JD: I can answer on the quality end of this, as far as upholding the quality standards that we have for our customers. There’s a lot of checkpoints and us working really closely with our vendors to make sure that the quality standards are something that we ourselves would want to sleep on and look forward to sleeping on. As far as the sourcing of the fabric itself and the exact fabrics that are chosen, I would actually send that over to Katie to kind of speak to that from the sourcing side of the product.Nancy: Okay, Great. Thanks. So Katie, what’s important to you when you select a fabric?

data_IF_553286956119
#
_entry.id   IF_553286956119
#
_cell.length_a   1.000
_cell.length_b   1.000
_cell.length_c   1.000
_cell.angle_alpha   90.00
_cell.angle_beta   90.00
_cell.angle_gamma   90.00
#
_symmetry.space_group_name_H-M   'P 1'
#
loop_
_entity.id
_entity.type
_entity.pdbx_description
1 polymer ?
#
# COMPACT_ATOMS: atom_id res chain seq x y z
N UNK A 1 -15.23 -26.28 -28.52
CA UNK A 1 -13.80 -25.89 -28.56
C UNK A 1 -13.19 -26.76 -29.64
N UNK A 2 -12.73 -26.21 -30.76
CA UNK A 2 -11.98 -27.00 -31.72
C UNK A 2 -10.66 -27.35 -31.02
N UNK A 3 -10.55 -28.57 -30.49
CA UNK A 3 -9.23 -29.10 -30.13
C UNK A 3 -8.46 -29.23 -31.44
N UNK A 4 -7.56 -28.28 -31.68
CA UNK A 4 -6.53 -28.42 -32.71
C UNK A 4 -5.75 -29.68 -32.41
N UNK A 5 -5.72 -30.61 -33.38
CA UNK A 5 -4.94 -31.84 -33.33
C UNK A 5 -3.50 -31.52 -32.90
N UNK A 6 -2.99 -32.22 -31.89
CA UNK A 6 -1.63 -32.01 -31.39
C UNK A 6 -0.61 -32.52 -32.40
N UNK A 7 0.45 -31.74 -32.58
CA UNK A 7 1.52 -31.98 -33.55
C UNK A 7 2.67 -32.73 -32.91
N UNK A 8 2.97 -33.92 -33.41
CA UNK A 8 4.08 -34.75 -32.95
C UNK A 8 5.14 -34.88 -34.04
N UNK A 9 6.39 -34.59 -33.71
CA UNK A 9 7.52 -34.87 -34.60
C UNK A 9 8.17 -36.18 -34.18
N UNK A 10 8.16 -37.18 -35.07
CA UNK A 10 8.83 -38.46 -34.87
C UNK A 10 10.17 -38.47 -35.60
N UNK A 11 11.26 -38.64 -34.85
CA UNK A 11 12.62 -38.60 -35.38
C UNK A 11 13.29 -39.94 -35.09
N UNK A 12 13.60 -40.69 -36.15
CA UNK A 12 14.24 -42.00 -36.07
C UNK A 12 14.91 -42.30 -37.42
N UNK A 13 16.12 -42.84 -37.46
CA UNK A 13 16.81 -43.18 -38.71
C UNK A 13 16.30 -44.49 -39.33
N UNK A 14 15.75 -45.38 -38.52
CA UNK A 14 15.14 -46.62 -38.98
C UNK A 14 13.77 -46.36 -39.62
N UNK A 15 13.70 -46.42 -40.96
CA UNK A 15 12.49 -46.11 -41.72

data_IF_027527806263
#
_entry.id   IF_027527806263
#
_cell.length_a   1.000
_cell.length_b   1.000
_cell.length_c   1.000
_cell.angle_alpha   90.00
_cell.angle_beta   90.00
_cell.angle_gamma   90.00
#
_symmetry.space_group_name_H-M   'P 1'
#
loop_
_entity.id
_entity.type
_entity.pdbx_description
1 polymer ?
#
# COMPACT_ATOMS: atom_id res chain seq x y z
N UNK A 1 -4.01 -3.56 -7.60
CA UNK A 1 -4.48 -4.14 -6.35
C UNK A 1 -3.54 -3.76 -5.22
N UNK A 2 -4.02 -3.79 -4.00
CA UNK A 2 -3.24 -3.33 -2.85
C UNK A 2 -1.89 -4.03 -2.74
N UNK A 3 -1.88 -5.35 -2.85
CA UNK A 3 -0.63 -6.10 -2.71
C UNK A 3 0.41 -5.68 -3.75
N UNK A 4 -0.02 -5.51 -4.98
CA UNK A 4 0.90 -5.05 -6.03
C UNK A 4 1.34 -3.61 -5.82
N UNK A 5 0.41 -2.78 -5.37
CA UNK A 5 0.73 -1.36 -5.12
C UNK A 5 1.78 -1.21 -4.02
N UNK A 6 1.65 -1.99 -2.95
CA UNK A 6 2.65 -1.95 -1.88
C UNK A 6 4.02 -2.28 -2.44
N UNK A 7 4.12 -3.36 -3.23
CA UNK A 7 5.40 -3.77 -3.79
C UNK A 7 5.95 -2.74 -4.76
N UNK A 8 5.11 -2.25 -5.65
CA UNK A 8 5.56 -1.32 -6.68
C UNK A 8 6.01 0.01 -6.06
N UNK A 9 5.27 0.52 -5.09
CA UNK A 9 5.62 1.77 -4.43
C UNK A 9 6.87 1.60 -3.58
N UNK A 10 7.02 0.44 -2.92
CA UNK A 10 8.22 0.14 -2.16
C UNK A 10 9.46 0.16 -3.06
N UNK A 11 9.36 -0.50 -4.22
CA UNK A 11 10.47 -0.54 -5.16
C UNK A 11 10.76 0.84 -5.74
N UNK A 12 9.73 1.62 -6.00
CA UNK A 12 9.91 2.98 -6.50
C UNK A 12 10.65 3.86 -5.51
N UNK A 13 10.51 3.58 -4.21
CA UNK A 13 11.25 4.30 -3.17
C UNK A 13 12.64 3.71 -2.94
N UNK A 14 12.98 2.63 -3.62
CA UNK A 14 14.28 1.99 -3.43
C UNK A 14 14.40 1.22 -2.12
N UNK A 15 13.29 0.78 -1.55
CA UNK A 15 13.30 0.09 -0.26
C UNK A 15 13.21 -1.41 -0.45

Katie: So durability is definitely one of the things we think about, but also everything has to be super soft. We want people to pull it out of their box and be really excited to use it. So it’s kind of finding that perfect spot between something that’s long-lasting and really soft. And then whenever we’re adding something new to the collection, we really want to make sure it’s additive. And it’s not just like a different version of something we have. So our classic percale, our Lux sateen, and our washed linen are all very different in terms of hand feel. And what kind of customer would gravitate to each of those.Nancy: When it comes to sourcing, where do you turn to find your materials?